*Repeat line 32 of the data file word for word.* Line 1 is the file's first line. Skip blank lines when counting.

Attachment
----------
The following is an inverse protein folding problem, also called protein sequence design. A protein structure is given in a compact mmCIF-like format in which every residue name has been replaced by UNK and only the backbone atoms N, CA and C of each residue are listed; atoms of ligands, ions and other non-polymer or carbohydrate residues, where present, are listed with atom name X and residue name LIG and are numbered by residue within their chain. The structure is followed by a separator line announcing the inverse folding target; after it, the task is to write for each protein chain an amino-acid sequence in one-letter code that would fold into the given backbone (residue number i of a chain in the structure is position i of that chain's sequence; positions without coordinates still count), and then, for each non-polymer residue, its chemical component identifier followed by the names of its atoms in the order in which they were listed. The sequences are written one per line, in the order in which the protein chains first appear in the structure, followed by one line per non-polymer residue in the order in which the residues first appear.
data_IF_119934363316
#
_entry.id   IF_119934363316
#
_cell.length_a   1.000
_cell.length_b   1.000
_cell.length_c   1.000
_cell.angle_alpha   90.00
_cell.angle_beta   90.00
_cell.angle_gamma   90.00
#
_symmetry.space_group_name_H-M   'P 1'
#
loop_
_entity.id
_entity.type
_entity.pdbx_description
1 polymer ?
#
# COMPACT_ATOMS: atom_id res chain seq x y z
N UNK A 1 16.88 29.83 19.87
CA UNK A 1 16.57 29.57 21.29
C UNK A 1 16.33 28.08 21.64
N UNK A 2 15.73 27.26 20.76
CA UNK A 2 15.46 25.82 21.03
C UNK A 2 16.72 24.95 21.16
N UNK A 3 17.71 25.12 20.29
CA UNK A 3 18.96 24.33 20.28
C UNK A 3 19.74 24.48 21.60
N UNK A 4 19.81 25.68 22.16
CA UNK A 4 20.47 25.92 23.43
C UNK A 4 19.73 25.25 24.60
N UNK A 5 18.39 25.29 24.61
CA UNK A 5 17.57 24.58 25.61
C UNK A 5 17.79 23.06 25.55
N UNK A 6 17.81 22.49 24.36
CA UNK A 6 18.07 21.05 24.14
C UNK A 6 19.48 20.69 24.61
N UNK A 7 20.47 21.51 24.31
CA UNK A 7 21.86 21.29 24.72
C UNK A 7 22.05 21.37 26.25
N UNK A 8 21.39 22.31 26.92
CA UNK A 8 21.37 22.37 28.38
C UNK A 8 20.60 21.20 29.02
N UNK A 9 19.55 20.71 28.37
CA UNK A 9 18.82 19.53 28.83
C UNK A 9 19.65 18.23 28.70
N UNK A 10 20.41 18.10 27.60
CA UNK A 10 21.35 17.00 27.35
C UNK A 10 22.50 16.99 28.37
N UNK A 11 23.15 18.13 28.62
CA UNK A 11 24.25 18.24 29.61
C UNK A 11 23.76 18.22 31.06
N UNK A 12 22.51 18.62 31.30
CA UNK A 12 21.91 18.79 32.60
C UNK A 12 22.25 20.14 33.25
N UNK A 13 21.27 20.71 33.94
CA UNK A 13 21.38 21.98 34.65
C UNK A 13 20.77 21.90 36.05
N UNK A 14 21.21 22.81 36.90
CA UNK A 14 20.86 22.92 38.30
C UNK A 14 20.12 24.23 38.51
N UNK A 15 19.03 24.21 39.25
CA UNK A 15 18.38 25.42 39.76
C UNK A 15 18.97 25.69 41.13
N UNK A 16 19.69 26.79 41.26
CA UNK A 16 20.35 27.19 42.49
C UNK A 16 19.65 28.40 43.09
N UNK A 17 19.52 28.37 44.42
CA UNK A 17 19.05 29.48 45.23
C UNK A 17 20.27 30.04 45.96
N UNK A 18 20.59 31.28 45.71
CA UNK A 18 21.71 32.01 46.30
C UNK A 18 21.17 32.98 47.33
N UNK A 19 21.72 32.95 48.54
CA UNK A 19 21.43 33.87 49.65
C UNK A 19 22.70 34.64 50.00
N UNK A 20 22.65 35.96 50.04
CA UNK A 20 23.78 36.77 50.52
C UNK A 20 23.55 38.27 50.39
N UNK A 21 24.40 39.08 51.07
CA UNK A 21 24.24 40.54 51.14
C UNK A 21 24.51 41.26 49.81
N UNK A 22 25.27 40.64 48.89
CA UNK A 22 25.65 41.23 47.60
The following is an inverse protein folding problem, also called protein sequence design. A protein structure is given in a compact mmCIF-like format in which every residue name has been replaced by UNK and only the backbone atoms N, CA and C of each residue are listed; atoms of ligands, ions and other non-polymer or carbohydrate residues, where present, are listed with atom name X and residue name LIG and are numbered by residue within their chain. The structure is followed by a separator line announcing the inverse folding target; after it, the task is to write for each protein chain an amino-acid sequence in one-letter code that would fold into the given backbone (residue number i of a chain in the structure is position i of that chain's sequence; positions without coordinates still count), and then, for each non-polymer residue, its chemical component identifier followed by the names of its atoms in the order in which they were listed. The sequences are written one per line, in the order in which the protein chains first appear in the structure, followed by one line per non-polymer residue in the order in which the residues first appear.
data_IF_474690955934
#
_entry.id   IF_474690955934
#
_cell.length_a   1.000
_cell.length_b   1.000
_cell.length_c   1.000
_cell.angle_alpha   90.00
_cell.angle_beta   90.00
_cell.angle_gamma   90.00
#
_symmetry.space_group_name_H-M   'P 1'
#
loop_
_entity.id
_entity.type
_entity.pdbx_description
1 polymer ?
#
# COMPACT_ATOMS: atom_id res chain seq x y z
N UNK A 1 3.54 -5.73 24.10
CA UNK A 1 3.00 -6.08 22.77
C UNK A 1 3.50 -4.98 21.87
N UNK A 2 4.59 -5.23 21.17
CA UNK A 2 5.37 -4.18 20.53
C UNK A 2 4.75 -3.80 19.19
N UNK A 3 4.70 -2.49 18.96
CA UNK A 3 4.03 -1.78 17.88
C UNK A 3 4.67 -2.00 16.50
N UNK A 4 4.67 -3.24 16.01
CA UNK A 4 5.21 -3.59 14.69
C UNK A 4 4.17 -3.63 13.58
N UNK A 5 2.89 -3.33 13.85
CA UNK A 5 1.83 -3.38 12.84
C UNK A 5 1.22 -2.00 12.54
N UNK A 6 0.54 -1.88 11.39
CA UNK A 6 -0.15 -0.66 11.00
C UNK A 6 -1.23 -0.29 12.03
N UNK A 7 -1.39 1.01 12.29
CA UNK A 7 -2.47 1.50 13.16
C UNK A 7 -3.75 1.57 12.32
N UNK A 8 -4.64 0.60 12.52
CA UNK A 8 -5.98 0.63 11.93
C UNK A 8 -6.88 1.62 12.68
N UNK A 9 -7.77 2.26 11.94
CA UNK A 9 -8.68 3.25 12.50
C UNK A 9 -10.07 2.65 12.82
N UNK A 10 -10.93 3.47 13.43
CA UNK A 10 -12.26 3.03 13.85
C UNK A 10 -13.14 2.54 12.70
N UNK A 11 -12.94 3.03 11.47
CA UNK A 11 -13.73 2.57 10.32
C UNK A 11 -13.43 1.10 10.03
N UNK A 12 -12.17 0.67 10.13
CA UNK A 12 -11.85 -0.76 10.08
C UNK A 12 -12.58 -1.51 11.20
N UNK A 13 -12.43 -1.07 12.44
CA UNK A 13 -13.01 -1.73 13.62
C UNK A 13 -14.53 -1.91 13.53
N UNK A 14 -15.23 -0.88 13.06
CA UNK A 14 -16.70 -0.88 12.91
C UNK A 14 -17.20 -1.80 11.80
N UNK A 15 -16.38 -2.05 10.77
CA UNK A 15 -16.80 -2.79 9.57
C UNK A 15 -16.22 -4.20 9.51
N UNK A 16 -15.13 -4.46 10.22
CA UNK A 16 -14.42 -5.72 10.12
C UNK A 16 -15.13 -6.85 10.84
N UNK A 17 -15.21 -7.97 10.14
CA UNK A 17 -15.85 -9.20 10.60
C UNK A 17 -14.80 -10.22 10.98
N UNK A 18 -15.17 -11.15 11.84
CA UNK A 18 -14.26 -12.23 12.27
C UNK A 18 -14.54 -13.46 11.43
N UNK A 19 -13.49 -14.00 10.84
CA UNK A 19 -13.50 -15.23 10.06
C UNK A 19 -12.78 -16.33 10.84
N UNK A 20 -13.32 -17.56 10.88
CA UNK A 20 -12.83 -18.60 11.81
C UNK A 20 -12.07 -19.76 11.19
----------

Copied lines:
CA UNK A 4 20.47 25.92 23.43